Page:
By Spenser Tang-Smith.
Spenser Tang-Smith is one half of The RV Project’s dynamic duo. Along with his partner Vikki Glinskii, The RV Project is their adventure across America in search of the country’s best climbing and most interesting people. Now, Spenser’s here to tell you about The Joe’s Valley Bouldering Festival on September 26-29th, a.k.a. where YOU want to be in two short weeks! All photos courtesy of RV Proj.
The last time we checked in, we’d moved into our renovated trailer. Right now, that trailer is parked at the mayor’s house in Castle Dale, Utah, just outside of a little bouldering area called Joe’s Valley.
While I like to think it makes us sound kind of cool, I only mention it because it serves as a perfect metaphor for an improbable partnership between a few “dirtbags” and some passionate citizens in a small town in Emery County, Utah, a land dominated by the red end of the spectrum in both geography and politics. The Joe’s Valley Bouldering Festival, which is ramping up for its 5th year, is the result of that partnership, and we eagerly invite you to come see what the Fest is all about!
I know the Fest in less than two weeks, and I know that Utah is two states away from California, but it’s only 2.5 hours from SLC and you owe it to yourself to climb there. If not this year, put it on your list for next year, yah? And if you can make it, scroll down to the bottom of this post for discounted tickets!
There’s no other way to put it: Joe’s Valley is in coal country. The Hunter Power Plant dominates the landscape, and the remnants of coal mines are easier to see from the road than any of the boulder problems are. The first boulderers to wander the hillsides back in the ’90s, among them Steven Jeffery, had no idea what the locals would think of them, so they mostly tried to stay hidden from view. As a result, the citizens of nearby Castle Dale and its sister town Orangeville remained completely unaware of the fact that people from around the world were traveling to their backyard to clamber on some tiny rocks.
20 years later, we visited Joe’s for our first time. Locals, upon learning of our California roots, would launch unprovoked into a wholehearted defense of the Hunter plant. The observations about base loads and the purity of Utah’s coal as compared to Appalachia’s were interesting and valid, but they seemed to be a reflexive defense of an industry they not only rely on economically, but were deeply proud of as well. And these were friendly folks. Suffice it to say, going Al Gore on the locals is not going to keep the ice caps from melting.
SLC climber and Joe’s developer Steven Jeffery was given a small grant from the Emery County Travel Bureau and asked if two months was enough time to put together a climbing festival.
In 2015, an assessment of the county’s geographic and economic strengths pointed to the obvious impending collapse of the coal industry, and strongly suggested the county invest in developing its tourism potential. The rocks in Joe’s Valley, in particular, were highlighted as what made the area special. Amanda Leonard, a Castle Dale native, reached out to SLC climber and Joe’s developer Steven Jeffery with a small grant from the Emery County Travel Bureau, and asked if two months was enough time to put together a climbing festival. Steven and his partner Adriana Chimaras reached out to me and Vikki, and though we had no experience as event planners, we somehow avoided a total disaster.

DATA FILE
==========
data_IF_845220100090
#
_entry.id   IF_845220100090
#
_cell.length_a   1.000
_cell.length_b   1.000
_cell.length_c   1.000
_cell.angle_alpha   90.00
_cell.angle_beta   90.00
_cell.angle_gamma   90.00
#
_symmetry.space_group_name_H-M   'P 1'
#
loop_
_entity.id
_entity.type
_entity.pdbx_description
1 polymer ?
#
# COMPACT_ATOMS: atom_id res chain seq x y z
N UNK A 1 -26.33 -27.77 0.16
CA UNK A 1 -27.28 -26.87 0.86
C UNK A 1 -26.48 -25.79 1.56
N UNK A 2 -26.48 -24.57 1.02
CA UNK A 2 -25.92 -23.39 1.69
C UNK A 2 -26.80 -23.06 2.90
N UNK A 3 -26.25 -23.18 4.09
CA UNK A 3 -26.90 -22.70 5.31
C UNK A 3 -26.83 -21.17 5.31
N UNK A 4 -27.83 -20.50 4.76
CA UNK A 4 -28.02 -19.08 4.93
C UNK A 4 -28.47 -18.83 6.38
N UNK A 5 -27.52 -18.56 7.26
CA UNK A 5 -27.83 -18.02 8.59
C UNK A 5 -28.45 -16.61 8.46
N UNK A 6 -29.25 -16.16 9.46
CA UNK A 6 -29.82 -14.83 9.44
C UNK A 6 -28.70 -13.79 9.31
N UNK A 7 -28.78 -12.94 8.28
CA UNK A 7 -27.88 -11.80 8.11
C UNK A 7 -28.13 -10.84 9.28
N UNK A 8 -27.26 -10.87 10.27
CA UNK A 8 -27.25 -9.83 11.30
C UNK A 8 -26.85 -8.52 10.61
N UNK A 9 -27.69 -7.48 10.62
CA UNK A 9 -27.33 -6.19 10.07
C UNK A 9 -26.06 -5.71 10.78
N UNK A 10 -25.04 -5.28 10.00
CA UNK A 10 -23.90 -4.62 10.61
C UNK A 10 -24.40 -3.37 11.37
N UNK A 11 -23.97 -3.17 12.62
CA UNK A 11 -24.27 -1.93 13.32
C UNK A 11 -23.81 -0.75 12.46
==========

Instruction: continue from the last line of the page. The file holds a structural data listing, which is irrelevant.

The next year was better, with Organic Climbing coming on as our headline sponsor and over 100 tickets sold. In 2017, we sold all of our tickets (~200), and our Touchstone homie Ethan Pringle came out to teach a clinic! Last year, the Joe’s Valley Bouldering Festival won the Economic Impact Award from the Utah Governor’s Office. And this year…well, you’ll just have to find out.
For reasons relating to both the Fest and to our own selfish bouldering objectives, Vikki and I are spending more and more time around Joe’s these days. I love going into JR’s for breakfast, where the servers know that I’ll have a cup of black coffee and water without ice while I decide on my food order. Small town life has its perks.
Which brings me back to Danny, Mayor Danny Van Wagoner of Castle Dale, Utah (also a full- time employee at the power plant, and the proprietor of the San Rafael Bed and Breakfast). He’s been a staunch supporter of the Fest since the inception, and has been a bull-headed advocate for us behind the scenes at city and county board meetings. Access Fund probably won’t recognize his work, but he’s been invaluable in terms of getting local businesses to buy in to the idea of the Fest, and the idea of a changing economy in general. It’s been magical to see the community start to come around to welcoming a bunch of unwashed city-slicker types. And it’s been even better, selfishly speaking, to have a drinking buddy in such a “dry” climate, if you catch my meaning.
Every year, the highlight of the Fest is the Rodeo Games, in which climbers and locals are in the ring side by side, competing in all manner of farm animal shenanigans.
It has been similarly satisfying to watch the climbing community embrace the cowboy culture. Every year, the highlight of the Fest is the Rodeo Games, in which climbers and locals are in the ring side by side, competing in all manner of farm animal shenanigans. It’s impossible to see each other falling off steers and horse-drawn hides and conclude that falling off of boulders is any more or less idiotic. The only conclusion to draw is that, like the Dems on the debate stage, “much more unites us than divides us.”
These last two photos summarize the 2018 Joe’s Valley Fest. For the first time, retired coal miners brought chili dogs to the boulders and fed all the climbers—and a couple even got on the rocks! And this last photo is just what it’s all about.